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Why does Queen Mary have the highest drop out rate from the Russell Group?

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baconwrappedeggs
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All the other Russell Groups are together, near each other with lower dropout rates.

http://www.timeshighereducation.co.u...90114-full.jpg

Is Queen Mary considered a weaker RG uni or something? Is QM a good uni?
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cambio wechsel
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The chart plots the relationship between the percentage of students admitted from disadvantaged socio-economic backgrounds and university dropout rates. It seems clear that there is a correlation, and seems as well obvious why.

What is the case is that QMUL is taking a higher proportion of its students from these backgrounds than are other members of the Russell Group, that's perhaps a good thing and is in large part a function of location. And it is seeing as well higher drop out rate, which might be a consequence of that.

But don't look only at how far to the right of the chart the university is. Look instead at where it is relative to the yellow line which identifies the general trend across institutions.


(Original post by baconwrappedeggs)
Is QM a good uni?
What's certainly the case is that this is a dangerous metric to use for the assessing of that. And it wasn't intended to be used in measuring the quality of the institution. If the University of Oxford, for example of inarguably "good uni", were to begin taking more of its students from economically underprivileged backgrounds, it could expect as well to see a higher drop-out rate, and without a change in any other variable.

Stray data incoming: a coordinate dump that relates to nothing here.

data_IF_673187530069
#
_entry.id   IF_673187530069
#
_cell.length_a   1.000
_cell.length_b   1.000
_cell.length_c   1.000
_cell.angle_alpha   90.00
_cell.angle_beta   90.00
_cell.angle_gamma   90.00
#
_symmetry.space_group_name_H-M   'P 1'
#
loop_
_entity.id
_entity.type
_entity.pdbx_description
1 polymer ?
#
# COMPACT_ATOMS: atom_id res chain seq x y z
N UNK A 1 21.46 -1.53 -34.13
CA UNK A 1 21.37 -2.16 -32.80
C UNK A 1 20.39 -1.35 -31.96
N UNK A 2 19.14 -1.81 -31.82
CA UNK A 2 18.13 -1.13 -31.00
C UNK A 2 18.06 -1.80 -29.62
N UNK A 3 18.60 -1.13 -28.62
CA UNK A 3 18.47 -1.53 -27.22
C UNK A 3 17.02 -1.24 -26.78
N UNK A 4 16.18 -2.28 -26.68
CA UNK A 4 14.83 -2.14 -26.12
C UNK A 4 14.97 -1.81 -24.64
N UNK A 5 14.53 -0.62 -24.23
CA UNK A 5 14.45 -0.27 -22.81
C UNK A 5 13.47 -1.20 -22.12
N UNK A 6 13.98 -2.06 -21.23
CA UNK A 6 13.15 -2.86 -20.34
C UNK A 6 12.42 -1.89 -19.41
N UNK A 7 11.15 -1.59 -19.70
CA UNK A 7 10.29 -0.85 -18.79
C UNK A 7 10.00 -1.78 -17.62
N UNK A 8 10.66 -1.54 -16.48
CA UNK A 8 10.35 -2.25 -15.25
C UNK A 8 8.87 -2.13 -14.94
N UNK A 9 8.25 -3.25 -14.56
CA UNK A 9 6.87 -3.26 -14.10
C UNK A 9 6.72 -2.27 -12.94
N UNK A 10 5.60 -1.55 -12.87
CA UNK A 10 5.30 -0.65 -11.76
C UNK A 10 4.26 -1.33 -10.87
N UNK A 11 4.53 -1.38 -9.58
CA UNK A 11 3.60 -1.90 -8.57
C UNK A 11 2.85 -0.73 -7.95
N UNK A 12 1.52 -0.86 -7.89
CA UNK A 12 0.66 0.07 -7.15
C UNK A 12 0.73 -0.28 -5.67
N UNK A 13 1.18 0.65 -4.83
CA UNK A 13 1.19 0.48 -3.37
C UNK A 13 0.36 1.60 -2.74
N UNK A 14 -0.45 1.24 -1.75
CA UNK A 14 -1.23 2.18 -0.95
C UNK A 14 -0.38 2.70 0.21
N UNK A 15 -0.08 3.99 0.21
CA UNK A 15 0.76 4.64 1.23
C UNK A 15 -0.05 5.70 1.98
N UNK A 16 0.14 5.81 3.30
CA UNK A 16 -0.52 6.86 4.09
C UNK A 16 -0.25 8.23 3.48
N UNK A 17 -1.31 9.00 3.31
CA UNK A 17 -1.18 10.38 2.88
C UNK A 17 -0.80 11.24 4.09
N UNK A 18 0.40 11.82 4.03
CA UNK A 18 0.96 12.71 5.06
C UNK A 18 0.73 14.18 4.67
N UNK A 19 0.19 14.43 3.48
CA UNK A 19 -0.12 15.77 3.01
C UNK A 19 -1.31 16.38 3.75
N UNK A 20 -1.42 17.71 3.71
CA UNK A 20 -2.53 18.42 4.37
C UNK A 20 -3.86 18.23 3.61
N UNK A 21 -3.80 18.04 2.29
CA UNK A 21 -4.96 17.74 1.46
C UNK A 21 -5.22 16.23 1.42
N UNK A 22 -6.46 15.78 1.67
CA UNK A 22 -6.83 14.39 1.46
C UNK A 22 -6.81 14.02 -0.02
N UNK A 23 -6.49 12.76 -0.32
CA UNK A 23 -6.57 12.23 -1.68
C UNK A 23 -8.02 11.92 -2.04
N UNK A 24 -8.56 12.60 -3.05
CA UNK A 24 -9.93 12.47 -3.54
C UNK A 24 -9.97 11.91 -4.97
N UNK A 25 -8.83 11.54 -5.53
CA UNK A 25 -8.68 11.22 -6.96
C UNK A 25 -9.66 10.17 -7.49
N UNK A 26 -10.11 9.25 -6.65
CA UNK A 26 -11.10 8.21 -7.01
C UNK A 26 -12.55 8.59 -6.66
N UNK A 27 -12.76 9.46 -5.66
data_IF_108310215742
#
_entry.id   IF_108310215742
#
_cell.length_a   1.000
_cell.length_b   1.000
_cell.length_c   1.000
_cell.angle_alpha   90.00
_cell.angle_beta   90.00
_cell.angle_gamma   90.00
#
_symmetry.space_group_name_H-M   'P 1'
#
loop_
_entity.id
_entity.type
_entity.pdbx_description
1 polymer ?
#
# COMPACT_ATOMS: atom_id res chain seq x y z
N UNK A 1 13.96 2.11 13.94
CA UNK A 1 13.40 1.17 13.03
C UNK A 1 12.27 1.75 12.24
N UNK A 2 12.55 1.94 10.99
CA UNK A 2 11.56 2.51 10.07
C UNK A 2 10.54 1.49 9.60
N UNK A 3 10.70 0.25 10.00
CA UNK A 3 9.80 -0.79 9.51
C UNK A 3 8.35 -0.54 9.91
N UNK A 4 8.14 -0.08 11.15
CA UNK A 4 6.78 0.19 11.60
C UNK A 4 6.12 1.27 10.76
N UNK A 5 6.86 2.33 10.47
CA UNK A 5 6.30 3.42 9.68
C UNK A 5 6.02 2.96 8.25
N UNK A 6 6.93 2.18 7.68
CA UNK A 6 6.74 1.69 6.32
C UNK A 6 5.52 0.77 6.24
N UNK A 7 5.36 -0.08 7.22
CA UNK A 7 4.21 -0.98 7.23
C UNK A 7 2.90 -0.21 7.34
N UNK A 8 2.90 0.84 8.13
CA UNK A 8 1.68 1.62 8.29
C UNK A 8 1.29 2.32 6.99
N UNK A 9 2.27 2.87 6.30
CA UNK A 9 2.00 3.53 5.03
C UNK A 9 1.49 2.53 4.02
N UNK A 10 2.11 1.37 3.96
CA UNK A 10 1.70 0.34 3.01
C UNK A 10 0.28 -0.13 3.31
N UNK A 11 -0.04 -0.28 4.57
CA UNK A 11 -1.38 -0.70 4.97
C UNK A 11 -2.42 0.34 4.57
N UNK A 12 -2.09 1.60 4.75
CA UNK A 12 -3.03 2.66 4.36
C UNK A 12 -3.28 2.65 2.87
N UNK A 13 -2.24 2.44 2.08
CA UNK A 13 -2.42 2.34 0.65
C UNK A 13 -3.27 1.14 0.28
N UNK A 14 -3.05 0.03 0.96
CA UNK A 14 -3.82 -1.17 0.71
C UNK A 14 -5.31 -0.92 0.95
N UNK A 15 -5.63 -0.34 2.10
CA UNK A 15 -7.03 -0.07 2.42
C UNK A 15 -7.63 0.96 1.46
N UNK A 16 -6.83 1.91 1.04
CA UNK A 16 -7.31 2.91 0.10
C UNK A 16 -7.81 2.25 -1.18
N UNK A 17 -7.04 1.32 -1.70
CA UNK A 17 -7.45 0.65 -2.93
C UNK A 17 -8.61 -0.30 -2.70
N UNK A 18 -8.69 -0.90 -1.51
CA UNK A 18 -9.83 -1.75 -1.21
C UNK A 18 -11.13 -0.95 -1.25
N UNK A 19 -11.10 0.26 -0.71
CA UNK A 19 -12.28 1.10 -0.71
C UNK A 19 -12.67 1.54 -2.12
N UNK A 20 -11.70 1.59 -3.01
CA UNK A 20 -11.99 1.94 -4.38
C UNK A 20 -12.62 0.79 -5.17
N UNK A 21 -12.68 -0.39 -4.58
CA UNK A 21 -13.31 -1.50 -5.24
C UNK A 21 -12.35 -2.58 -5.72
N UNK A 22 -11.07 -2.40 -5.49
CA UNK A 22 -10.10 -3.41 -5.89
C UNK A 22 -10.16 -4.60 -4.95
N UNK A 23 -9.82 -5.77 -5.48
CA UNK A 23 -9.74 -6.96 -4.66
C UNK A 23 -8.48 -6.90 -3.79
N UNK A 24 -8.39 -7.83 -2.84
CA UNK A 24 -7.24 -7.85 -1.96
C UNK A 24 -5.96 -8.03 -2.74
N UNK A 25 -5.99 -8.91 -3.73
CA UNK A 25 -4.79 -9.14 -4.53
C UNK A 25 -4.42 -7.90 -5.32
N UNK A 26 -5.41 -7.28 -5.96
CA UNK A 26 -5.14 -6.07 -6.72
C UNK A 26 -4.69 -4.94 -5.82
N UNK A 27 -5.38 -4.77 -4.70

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1drowssap
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(Original post by baconwrappedeggs)
All the other Russell Groups are together, near each other with lower dropout rates.

http://www.timeshighereducation.co.u...90114-full.jpg

Is Queen Mary considered a weaker RG uni or something? Is QM a good uni?
I think QM is a good uni, as it is generally regarded to have a high standard of teaching.
One possible explanation to explain a higher dropout rate could be due to socio-economic factors. As there is more than a third of people from the lowest socio-economic group(which is two to three times the rate of every other RG uni), they may value the opportunity to earn money immediately over earning a degree. Another reason is a cultural factor, where the culture at home could be that a degree is not important for success. If both parents and children think a degree is unnecessary for success, they would not see a point in uni. The most important reason is probably student burnout. With the previous two factors, its easy to see why dropping out is an attractive option. If a degree is perceived to be an opportunity cost, as well as unnecessary, there is no motivation for one to stay in uni.
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